The Spark

the Voice of
The Communist League of Revolutionary Workers–Internationalist

“The emancipation of the working class will only be achieved by the working class itself.”
— Karl Marx

Hezbollah on the Side of Social Order

Jan 1, 2024

This article is translated from the December 27 issue, #2891 of Lutte Ouvrière (Workers Struggle), the paper of the revolutionary workers group of that name active in France.

On October 8, in support of Hamas, Hezbollah launched rocket attacks against Israel from southern Lebanon. To maintain its image as a fighting organization, this Shiite Islamist party could not remain aloof from the conflict, so long as it claims to make resistance to Israel a priority. However, neither it nor its Iranian sponsor seem to want an escalation with Israel and the United States.

It was in 1982 that Hezbollah (The Party of God) burst onto the Lebanese political scene in reaction to Israel’s occupation of the south of the country. Ravaged by civil war, Lebanon had become the arena in which the powers of the region clashed, each supporting various militias formed along sectarian lines.

Hezbollah, which grew out of the Movement of the Disinherited, benefited from financial and military support from Iran, buoyed by the prestige of the revolution that had brought the ayatollahs to power and ousted a regime subservient to the United States. Hezbollah broadened its social base by organizing networks of assistance to the most disadvantaged around mosques and used social demagogy to establish itself as the exclusive representative of the Lebanese underprivileged, assimilated to the Shiite fraction of the population. But while Hezbollah claimed to help the poorest, it expected them to remain submissive to the bourgeois order it defended, not hesitating to repress any dissent.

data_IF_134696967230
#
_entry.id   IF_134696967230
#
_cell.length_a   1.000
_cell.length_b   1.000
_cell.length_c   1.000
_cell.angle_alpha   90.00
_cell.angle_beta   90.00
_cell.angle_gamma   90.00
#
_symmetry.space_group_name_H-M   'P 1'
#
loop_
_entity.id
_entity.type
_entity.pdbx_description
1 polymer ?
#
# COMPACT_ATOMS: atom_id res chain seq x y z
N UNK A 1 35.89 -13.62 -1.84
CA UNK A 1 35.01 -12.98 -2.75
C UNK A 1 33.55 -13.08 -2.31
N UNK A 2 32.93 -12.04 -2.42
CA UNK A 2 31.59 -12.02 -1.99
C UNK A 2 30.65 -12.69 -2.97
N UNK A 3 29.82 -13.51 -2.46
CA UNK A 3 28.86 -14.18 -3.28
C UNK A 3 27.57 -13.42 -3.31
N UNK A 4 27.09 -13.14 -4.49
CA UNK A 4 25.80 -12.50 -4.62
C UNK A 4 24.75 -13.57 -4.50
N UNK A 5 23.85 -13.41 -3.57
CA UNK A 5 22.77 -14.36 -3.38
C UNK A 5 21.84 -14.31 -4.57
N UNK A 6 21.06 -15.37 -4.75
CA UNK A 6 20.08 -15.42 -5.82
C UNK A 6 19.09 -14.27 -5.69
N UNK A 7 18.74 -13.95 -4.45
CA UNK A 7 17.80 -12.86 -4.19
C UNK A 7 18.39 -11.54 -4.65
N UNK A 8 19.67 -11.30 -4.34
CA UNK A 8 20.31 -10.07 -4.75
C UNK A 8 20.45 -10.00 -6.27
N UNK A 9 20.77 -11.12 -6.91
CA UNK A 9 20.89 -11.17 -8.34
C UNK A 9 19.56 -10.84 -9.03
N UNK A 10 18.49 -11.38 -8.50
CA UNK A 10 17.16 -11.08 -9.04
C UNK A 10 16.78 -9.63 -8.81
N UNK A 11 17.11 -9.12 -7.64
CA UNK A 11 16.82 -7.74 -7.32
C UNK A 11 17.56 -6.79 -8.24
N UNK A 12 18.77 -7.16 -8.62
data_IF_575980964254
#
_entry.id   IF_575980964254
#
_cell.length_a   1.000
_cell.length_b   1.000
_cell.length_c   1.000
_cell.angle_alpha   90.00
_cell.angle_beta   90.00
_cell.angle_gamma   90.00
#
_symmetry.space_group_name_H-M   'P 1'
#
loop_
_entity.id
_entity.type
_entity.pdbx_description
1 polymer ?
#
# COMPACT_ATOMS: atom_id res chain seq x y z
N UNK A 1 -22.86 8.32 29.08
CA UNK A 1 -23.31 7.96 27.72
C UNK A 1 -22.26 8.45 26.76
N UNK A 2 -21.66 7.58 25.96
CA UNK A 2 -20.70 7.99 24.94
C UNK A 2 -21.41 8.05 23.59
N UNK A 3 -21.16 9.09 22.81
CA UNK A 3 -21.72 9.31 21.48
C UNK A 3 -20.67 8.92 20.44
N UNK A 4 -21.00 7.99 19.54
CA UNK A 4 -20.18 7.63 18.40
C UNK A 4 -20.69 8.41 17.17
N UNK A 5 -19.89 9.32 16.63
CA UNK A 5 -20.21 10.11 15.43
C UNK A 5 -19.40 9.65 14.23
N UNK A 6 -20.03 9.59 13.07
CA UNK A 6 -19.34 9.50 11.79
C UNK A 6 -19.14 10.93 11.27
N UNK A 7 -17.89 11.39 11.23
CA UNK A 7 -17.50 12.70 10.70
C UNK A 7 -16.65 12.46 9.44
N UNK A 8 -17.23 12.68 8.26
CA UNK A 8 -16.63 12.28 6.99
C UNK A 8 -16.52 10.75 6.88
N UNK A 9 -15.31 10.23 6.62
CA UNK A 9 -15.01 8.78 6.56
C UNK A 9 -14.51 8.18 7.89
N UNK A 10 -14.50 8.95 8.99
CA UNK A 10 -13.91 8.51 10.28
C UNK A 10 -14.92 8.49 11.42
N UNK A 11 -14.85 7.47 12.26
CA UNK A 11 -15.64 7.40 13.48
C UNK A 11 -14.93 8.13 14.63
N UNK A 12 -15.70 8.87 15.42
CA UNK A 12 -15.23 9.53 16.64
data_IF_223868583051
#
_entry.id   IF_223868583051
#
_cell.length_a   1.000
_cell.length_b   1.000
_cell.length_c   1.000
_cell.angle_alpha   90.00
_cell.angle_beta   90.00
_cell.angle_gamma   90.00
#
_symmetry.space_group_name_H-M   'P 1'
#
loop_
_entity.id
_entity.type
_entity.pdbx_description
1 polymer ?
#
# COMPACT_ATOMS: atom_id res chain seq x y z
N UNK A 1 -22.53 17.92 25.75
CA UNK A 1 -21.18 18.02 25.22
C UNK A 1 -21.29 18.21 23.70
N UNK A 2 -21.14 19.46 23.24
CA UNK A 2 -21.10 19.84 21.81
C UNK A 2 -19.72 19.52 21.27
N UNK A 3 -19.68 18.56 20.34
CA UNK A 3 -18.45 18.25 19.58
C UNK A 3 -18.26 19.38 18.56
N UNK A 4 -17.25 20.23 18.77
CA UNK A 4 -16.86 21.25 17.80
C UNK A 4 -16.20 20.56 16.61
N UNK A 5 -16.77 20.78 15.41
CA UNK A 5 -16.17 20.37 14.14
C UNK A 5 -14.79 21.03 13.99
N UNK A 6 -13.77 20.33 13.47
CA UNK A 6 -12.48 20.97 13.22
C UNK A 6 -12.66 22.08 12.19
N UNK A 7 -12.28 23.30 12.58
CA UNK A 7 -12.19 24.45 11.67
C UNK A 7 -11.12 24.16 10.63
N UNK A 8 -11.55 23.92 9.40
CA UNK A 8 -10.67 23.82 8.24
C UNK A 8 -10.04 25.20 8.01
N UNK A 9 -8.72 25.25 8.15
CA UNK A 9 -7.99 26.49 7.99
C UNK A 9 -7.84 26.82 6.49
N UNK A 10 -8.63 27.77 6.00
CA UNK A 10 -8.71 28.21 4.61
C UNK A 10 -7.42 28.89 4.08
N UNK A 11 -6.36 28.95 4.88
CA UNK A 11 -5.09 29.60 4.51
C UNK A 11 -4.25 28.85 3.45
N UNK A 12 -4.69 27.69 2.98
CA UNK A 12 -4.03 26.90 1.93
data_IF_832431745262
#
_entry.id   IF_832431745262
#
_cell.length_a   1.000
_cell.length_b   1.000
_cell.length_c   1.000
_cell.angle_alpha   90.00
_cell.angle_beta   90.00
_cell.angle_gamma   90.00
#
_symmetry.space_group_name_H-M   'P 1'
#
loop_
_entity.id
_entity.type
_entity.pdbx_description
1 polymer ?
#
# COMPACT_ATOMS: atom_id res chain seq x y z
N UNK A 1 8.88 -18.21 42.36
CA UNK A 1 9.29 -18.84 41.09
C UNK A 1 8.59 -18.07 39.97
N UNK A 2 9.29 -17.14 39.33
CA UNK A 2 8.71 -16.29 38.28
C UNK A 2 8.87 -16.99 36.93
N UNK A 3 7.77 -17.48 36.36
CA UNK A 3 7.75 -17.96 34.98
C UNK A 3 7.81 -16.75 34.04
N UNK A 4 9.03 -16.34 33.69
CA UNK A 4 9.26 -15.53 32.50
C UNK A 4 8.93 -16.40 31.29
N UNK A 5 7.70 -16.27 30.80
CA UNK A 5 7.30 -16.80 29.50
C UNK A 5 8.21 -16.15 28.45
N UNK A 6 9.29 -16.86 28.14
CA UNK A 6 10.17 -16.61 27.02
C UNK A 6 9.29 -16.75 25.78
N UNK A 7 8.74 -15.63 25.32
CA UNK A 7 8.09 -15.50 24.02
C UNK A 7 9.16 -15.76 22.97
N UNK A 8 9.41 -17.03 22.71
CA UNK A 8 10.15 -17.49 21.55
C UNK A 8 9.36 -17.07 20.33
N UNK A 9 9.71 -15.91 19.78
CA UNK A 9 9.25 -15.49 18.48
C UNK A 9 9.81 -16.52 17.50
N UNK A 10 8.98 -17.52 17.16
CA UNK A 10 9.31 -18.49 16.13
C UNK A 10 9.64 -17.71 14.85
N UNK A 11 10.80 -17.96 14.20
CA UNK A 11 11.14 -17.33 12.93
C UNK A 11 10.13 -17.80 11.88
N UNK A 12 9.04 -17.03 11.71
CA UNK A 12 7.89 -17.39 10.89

In 1997, for example, a revolt by the poor population of the Bekaa region was put down by the Lebanese army with the military support of Hezbollah. In 2004, when workers mobilized by the CGTL trade union were subjected to army repression that left four dead, Hezbollah justified it by invoking a red line that must not be crossed. Fiercely opposed to the class struggle, Hezbollah also violently fought its rivals, particularly left-wing organizations that had some influence among workers. In 1987, for example, Sheikh Nasrallah, who still heads it today, had some thirty Communist Party cadres assassinated, including Mehdi Amel and Hussein Mroué.

Over time, thanks to its militias, armed and trained by the Iranian Revolutionary Guards, this fundamentalist party has earned a reputation as a fighter. It has seen the Lebanese Communist Party rally behind it in the name of the anti-imperialist character of Hezbollah’s struggle against Israel, despite its reactionary character and the attacks it has suffered.

In 2006, during Israel’s fifth war in Lebanon, when the Israeli air force destroyed the infrastructure and razed part of the cities of southern Lebanon and the suburbs of Beirut, Hezbollah militiamen fought fiercely. Israeli troops entering Lebanon had to turn back after a month of fighting. While the Lebanese army proved incapable of doing so, the fact that Hezbollah was able to keep Israel at bay further boosted its popularity. With its anti-Western rhetoric and support for Hamas, Hezbollah established itself as a pillar of resistance to Israel and a champion of the Palestinian cause.

Since then, its military power has grown and its political weight has increased in Parliament, the government and throughout Lebanese society. It calls for national unity to defend the interests of the Lebanese owners against their rivals, but also against the exploited classes of Lebanon. So, in 2019, when the population rose up against the government and its corruption, Hezbollah repeatedly sent its men to confront the protesters in Beirut and the southern regions.

Despite their aura as fighting organizations, Hezbollah and Hamas are not the representatives of the poor masses in Lebanon, the West Bank or Gaza. In the fight for their emancipation, the exploited classes of Lebanon and the entire Middle East will have to forge their own communist, proletarian and revolutionary organizations. They will find many enemies in their path, including reactionary bourgeois organizations like Hezbollah and Hamas.